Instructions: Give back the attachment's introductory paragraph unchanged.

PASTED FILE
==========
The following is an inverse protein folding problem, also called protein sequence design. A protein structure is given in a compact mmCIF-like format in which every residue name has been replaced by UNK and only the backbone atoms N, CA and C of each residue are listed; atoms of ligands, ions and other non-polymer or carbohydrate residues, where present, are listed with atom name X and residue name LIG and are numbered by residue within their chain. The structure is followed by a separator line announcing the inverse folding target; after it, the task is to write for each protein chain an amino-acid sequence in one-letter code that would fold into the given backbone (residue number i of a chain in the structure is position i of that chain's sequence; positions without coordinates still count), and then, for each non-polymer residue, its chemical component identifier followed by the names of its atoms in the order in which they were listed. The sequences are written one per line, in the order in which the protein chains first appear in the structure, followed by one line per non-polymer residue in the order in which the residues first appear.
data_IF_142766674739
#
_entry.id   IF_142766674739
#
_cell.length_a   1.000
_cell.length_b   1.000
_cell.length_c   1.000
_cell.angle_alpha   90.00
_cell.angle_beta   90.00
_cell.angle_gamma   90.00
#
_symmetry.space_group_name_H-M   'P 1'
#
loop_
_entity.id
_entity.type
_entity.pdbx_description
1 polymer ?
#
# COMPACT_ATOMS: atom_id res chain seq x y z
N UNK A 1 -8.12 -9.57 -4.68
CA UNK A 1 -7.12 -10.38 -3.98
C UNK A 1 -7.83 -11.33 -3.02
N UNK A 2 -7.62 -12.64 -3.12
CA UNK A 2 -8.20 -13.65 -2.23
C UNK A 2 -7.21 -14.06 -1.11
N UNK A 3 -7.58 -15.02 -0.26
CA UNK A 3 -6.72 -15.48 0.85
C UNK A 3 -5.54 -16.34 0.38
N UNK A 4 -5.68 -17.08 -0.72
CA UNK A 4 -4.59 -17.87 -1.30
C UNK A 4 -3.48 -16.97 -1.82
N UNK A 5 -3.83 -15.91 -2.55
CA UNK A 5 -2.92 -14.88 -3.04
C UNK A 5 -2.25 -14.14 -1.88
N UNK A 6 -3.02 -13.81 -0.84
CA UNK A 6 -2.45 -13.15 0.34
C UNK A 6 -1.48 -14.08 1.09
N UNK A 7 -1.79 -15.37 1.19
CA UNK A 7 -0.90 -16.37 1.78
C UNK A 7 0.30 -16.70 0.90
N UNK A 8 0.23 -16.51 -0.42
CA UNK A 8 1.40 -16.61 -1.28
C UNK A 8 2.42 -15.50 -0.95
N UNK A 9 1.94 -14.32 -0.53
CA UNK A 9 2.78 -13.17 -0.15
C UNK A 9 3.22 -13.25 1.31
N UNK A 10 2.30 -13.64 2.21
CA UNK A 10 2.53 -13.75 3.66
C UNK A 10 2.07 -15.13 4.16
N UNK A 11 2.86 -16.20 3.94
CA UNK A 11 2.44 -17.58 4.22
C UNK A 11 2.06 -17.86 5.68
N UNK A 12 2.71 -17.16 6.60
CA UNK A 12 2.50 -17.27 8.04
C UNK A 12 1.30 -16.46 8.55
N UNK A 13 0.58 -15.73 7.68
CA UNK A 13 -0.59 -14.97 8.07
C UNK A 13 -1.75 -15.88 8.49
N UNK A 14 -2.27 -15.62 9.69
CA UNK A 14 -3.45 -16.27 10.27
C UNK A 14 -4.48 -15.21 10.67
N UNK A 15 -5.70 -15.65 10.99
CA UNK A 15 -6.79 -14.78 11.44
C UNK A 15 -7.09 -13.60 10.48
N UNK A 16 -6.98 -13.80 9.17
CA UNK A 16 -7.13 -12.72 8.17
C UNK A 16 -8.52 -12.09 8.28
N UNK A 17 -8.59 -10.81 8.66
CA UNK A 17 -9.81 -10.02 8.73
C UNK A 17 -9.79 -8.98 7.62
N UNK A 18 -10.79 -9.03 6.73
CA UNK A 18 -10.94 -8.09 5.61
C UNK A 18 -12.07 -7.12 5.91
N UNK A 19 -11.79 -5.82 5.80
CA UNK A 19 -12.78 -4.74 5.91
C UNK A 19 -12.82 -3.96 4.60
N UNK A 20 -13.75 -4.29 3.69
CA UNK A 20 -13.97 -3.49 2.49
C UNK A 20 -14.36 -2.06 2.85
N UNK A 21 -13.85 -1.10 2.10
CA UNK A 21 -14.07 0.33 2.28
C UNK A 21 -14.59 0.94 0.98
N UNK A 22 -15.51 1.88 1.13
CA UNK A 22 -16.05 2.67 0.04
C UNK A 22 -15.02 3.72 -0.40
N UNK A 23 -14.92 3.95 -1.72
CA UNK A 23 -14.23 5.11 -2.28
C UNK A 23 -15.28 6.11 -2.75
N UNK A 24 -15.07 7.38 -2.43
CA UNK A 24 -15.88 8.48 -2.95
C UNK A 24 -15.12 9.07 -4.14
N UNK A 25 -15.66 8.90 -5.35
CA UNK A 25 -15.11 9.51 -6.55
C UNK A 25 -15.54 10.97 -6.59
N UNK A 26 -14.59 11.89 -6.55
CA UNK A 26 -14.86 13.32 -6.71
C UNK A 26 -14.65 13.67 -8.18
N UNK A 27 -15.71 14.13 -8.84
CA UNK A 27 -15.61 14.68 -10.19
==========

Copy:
The following is an inverse protein folding problem, also called protein sequence design. A protein structure is given in a compact mmCIF-like format in which every residue name has been replaced by UNK and only the backbone atoms N, CA and C of each residue are listed; atoms of ligands, ions and other non-polymer or carbohydrate residues, where present, are listed with atom name X and residue name LIG and are numbered by residue within their chain. The structure is followed by a separator line announcing the inverse folding target; after it, the task is to write for each protein chain an amino-acid sequence in one-letter code that would fold into the given backbone (residue number i of a chain in the structure is position i of that chain's sequence; positions without coordinates still count), and then, for each non-polymer residue, its chemical component identifier followed by the names of its atoms in the order in which they were listed. The sequences are written one per line, in the order in which the protein chains first appear in the structure, followed by one line per non-polymer residue in the order in which the residues first appear.